Last year I had the opportunity to shoot with the original X1D for the first time. Even before I put my hands on the camera, I received a few emails warning me that the original X1D was slow, so not really useful on the street. Regardless, I took the X1D on the streets of Vancouver and…I really enjoyed shooting with it. Go figure!
The three reasons I liked shooting with the original X1D were portability, design and image quality. You can read about my findings here. When I describe a camera, I can’t be impersonal, nor do I pretend to be. I don’t trust reviews that pose as impartial or unbiased. Photography is an intimate, personal experience. I pick up a camera and find out if it complements my way of shooting and seeing. I connect with the camera or I don’t. It’s that simple. Therefore, my thoughts in this article are simply mine. Other members of the Medium Format Magazine may have different opinions. That’s fine.
When I heard that, during my trip to New York, I would be able to try (very briefly) the brand new X1D II 50C on the streets of New York I got excited. I was eager to find out how this new iteration of the camera compares to the original and whether it still matches my shooting style.
This is exactly where I must begin. I have been shooting, studying and teaching photography all around the world and one thing I have always been amazed by is how paranoid and fixated some of my students, and the internet in general, are about speed. I never understood this inclination to hurry. Sometimes it feels as though everyone is after pictures of hummingbirds racing each other on the Daytona racetrack. How strange! Especially so, when this narrative doesn’t match images posted on blogs and forums.
Yes, I understand there are some areas like sport or bird photography which require a certain functionality and speed, but for most types of photography even the slowest cameras are absolutely fine (being slow has its own benefits). For me, photography is a painfully slow craft requiring attentiveness, observation, creativity and articulate framing, including so-called street photography. Great imagery requires time, thought and patience, all in short supply in today’s world.
Maybe that’s why I enjoy shooting with medium format.
The moment I touched the new X1D II 50C I was glad it was exactly the same physical design as its predecessor. The size of the camera itself is something I really liked. The X1D II doesn’t feel like medium format camera at all. Even today, as the medium format market is evolving so drastically, the X1D II is still the smallest medium format camera on the market by far. You really want to pick it up and shoot with it.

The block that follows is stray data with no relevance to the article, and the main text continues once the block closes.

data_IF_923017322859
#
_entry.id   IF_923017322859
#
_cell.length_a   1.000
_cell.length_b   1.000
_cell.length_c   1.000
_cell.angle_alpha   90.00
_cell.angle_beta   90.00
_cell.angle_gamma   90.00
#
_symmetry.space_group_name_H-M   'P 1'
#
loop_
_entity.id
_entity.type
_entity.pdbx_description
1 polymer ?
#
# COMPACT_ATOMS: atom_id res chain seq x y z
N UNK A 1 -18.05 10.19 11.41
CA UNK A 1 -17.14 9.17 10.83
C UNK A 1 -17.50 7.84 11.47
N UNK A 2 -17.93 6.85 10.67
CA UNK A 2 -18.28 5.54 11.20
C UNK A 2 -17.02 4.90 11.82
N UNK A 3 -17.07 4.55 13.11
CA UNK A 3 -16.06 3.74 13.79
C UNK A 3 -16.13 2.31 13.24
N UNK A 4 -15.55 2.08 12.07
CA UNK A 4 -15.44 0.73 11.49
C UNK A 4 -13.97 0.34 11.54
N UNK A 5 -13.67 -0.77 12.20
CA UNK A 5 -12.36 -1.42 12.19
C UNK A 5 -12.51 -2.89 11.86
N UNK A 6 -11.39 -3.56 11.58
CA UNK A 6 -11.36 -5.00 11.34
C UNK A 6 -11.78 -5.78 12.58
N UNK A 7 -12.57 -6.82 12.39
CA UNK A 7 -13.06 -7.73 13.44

All the materials and buttons are top quality. There is no doubt you are holding something expensive and special. The new graphite-grey exterior looks absolutely stunning. Once you wrap your fingers around the grip, the camera stays firmly in your hands. I am one of those people who dislike camera straps and the X1D II with its firm and comfortable grip is among the most comfortable to hold in the hands for hours.
As I navigated through the X1D II the next thing that caught my attention was the size of the LCD screen at the back. It is huge and bright. At 3.6-inch 2.36-million-dots this touch display feels so right on the medium format camera. You want to use it, review your imagery, interact with it. Strangely enough, despite its huge size the LCD doesn’t ruin the overall design but rather complements it.
Then naturally I press the “on” button and find the start-up time is definitely faster than the original X1D. No, it is not lightning fast by any means, but it is an improvement, to be precise, 46% faster according to Hasselblad. As I press buttons and play with settings, the entire experience feels so much faster and more fluid. The new processor certainly makes a difference.
Then I bring the camera up to my eye and a larger EVF is a welcome addition with 55% more pixels than its predecessor (1024×960 vs. 1024×768). I keep playing and notice that now I can fiddle with the menu system in the viewfinder.
THE STREETS OF NEW YORK
As we leave the Hasselblad headquarters, cloudy skies threatening rain await us. The X1D II 50c and I have only about two hours and that has to be enough, for now. As we start exploring the SOHO district, I first try to check the autofocus, which feels more accurate and faster. No, it is not a huge improvement, but it is enough for me to notice.
Out of the corner of my eye I see a young man smoking a cigarette on the sidewalk, so I approach him and ask for a portrait. He kindly agrees and I take a few portraits of him. Then we move on. As I walk by some store displays, I am attracted to reflections in the windows and try to align two visual dimensions with mixed results.
Then we continue until I notice a distinctive window with columns hugging it on both sides. I raise the X1D II to my eye and work on framing. What I really like is the large EVF with all the info displayed at the bottom in big clear letters without blocking the image.
I settle on very tight framing. With such a big LCD I am tempted to take a look, again. I quickly remind myself that I have very limited time and I need to know the camera better. Of course, this fiddling with new gear goes against my nature as I can see stills all around me—it is New York, after all.
So I start scrolling through the images I‘ve taken so far using the touch screen. I smile. I really fancy this big, bright screen. Then I dive into the menu system again and I like the new lettering and improved spacing. The X1D already had one of the nicest and cleanest menus in the industry. The combination of projected menus and real buttons on the right works really well. At this point, it is clear to me that Hasselblad approached the X1D II with the intention of not messing it up with things that worked but rather focusing on issues that needed their immediate attention.